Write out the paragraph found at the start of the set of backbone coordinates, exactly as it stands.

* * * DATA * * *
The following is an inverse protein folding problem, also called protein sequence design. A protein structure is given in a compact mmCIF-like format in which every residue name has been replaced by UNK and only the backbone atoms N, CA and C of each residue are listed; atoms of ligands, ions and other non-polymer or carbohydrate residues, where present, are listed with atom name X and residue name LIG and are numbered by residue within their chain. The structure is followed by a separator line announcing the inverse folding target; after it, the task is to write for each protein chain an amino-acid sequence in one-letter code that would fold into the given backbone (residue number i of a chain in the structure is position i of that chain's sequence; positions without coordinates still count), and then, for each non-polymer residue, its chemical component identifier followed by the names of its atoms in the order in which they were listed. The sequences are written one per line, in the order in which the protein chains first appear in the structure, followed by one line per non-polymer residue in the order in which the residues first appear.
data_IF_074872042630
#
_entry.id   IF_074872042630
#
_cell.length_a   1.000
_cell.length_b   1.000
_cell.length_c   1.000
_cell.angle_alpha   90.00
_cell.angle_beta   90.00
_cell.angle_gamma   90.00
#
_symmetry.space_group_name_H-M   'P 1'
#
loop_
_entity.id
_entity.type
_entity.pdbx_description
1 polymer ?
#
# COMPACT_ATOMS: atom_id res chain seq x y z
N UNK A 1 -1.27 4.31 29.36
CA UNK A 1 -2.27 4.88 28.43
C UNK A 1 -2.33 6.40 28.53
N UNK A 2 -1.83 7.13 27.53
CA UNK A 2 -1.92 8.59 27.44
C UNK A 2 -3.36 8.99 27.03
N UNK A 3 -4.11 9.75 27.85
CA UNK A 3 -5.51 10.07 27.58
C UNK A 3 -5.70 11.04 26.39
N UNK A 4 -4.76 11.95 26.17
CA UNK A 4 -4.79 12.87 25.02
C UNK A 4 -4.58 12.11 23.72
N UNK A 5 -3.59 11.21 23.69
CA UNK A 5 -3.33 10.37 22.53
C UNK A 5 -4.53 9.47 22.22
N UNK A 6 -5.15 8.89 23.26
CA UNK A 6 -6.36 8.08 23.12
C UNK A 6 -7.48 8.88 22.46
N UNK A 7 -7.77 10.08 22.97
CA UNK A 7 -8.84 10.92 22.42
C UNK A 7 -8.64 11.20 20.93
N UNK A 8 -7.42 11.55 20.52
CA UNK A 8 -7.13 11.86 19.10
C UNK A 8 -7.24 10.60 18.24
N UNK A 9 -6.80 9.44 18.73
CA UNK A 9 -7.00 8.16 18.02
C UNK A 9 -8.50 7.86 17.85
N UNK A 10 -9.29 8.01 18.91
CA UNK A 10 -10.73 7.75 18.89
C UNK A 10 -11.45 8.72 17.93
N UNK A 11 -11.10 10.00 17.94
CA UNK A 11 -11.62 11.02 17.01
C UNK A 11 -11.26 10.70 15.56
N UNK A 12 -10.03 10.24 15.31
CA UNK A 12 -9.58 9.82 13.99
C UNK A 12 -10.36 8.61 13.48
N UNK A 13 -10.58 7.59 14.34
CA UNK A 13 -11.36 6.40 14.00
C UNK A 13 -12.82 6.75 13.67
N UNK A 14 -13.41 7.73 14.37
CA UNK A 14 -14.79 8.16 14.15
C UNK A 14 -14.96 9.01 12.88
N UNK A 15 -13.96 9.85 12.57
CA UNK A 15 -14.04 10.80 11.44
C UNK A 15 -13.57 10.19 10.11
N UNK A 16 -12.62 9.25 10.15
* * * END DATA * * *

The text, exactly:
The following is an inverse protein folding problem, also called protein sequence design. A protein structure is given in a compact mmCIF-like format in which every residue name has been replaced by UNK and only the backbone atoms N, CA and C of each residue are listed; atoms of ligands, ions and other non-polymer or carbohydrate residues, where present, are listed with atom name X and residue name LIG and are numbered by residue within their chain. The structure is followed by a separator line announcing the inverse folding target; after it, the task is to write for each protein chain an amino-acid sequence in one-letter code that would fold into the given backbone (residue number i of a chain in the structure is position i of that chain's sequence; positions without coordinates still count), and then, for each non-polymer residue, its chemical component identifier followed by the names of its atoms in the order in which they were listed. The sequences are written one per line, in the order in which the protein chains first appear in the structure, followed by one line per non-polymer residue in the order in which the residues first appear.